Biofeedback Control for Optimizing Light Intensity on Plants Based on Canopy Level Chlorophyll Fluorescence Gain

Motivated by an increasing population and the desire to grow plants more efficiently, attention has turned to the use of Light Emitting Diodes (LEDs) to illuminate plants which are grown indoors. Indoor growing facilities enable closely controlled and mon- itored environmental conditions. More and more of these facilities exchange High Pressure Sodium (HPS) lamps for LED lighting since they provide more efficient lighting and the possibility to control light intensity and quality in order to illumi- nate plants with suitable light. However, most plants are grown under rather low, constant light regardless of the plants’ needs. Therefore, this work aims at develop- ing a procedure to use a response from the plants in a controller to provide optimal lighting for the plants. Optimal in this case means that the plants perform photo- synthesis at the highest light intensity which still allows maximum efficiency. To this end, plants are excited to give a fluorescence response of which the steady-state is studied. This signal is independent of the current incident light and used as control signal in a perturbation-based extremum seeking controller. The controller strives to locate and track the optimal light intensity which might be subject to changes in environmental conditions and plants’ health. By covering many important aspects of the proposed measurement procedure, this thesis provides the basis for further research in this matter.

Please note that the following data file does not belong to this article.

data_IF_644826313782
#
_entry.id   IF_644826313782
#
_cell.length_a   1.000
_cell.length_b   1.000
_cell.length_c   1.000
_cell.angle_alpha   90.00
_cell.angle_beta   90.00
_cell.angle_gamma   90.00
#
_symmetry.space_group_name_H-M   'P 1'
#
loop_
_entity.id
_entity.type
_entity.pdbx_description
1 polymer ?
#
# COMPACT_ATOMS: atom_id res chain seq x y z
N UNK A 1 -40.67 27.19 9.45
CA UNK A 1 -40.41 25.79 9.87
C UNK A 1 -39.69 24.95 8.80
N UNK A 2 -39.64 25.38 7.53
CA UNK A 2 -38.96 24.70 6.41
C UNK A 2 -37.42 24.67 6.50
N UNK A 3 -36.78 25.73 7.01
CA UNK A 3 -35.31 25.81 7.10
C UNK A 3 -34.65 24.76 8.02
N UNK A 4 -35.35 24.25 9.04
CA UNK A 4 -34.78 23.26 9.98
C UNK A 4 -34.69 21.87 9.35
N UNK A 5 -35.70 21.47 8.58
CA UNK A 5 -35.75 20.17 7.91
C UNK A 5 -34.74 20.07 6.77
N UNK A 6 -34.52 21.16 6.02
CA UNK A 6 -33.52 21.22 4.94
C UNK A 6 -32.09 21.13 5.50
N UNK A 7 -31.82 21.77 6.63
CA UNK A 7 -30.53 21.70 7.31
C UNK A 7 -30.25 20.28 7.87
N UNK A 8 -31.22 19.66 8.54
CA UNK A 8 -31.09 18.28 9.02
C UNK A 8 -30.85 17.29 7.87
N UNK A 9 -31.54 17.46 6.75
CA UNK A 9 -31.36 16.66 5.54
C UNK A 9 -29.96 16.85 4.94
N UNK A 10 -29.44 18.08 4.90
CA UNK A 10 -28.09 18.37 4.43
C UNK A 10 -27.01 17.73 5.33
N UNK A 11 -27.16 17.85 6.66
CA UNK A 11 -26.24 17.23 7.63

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Projects: Working Group Nicole Radde

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Projects: Working Group Nicole Radde

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Created: 3rd Nov 2020 at 21:27

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